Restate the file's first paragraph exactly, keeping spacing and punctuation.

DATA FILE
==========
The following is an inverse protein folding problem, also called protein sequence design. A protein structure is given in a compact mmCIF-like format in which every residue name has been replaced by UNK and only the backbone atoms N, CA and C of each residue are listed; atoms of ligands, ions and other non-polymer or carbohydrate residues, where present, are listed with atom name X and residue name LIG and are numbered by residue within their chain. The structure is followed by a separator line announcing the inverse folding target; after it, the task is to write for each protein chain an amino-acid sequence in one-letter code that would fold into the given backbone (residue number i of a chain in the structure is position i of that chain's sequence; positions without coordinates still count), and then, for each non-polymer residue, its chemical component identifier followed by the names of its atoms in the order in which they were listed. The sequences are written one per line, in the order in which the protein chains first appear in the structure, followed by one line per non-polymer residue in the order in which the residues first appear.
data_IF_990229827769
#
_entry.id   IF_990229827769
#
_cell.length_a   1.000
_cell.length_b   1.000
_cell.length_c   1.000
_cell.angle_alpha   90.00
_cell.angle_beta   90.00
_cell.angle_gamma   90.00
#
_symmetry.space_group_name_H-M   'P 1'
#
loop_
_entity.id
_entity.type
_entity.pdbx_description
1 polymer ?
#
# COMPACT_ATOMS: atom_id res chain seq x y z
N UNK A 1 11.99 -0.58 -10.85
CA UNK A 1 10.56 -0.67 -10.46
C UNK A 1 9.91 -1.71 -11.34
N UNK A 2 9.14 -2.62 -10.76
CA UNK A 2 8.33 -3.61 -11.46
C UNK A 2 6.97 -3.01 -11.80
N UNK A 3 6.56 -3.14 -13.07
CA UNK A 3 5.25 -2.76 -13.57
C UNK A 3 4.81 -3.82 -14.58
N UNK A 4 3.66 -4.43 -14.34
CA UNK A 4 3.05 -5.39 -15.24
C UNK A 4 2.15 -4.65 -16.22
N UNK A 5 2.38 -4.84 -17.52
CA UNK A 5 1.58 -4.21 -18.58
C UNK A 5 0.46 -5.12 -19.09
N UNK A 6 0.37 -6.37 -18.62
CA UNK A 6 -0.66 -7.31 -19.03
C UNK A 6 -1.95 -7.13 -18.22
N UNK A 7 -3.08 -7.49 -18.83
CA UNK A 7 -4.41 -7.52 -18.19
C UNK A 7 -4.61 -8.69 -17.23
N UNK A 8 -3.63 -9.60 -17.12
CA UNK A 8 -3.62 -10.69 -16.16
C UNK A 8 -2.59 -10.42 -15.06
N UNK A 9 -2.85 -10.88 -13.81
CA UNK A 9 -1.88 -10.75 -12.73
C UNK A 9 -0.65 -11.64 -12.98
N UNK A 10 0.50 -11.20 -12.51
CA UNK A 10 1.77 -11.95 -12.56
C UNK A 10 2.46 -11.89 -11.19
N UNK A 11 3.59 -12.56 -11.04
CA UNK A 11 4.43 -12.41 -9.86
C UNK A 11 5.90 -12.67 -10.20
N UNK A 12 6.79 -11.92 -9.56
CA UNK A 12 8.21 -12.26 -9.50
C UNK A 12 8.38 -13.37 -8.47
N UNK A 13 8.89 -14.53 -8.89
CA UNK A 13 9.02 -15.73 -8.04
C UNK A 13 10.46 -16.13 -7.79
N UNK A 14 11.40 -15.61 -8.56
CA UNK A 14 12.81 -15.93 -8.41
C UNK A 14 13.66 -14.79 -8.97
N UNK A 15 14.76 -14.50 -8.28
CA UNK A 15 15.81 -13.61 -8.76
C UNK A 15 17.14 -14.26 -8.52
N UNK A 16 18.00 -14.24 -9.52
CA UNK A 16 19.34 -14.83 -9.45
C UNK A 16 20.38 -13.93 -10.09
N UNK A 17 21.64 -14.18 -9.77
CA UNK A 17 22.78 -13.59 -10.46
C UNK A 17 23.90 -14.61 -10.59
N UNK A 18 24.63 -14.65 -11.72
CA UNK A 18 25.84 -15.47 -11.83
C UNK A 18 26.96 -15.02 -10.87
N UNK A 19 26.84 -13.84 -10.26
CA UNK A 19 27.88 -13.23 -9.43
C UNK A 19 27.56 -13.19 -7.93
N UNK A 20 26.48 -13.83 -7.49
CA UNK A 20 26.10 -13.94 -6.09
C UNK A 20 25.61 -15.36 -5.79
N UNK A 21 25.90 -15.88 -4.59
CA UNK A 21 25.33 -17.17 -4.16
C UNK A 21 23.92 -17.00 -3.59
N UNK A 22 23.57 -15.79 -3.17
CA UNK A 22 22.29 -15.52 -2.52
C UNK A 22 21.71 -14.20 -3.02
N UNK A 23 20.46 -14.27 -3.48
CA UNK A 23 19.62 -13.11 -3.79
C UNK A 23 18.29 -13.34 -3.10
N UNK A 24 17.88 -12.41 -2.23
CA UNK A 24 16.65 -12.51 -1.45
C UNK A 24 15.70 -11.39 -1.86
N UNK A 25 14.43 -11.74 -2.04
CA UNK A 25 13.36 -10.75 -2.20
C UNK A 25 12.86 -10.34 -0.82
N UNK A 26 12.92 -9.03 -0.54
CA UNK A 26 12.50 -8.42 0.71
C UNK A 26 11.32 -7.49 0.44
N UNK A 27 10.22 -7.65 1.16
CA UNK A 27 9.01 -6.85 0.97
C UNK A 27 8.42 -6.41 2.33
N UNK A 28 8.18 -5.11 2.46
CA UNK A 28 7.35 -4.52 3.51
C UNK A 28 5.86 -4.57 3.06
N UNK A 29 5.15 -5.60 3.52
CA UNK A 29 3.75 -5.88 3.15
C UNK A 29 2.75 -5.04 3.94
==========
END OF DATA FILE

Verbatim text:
The following is an inverse protein folding problem, also called protein sequence design. A protein structure is given in a compact mmCIF-like format in which every residue name has been replaced by UNK and only the backbone atoms N, CA and C of each residue are listed; atoms of ligands, ions and other non-polymer or carbohydrate residues, where present, are listed with atom name X and residue name LIG and are numbered by residue within their chain. The structure is followed by a separator line announcing the inverse folding target; after it, the task is to write for each protein chain an amino-acid sequence in one-letter code that would fold into the given backbone (residue number i of a chain in the structure is position i of that chain's sequence; positions without coordinates still count), and then, for each non-polymer residue, its chemical component identifier followed by the names of its atoms in the order in which they were listed. The sequences are written one per line, in the order in which the protein chains first appear in the structure, followed by one line per non-polymer residue in the order in which the residues first appear.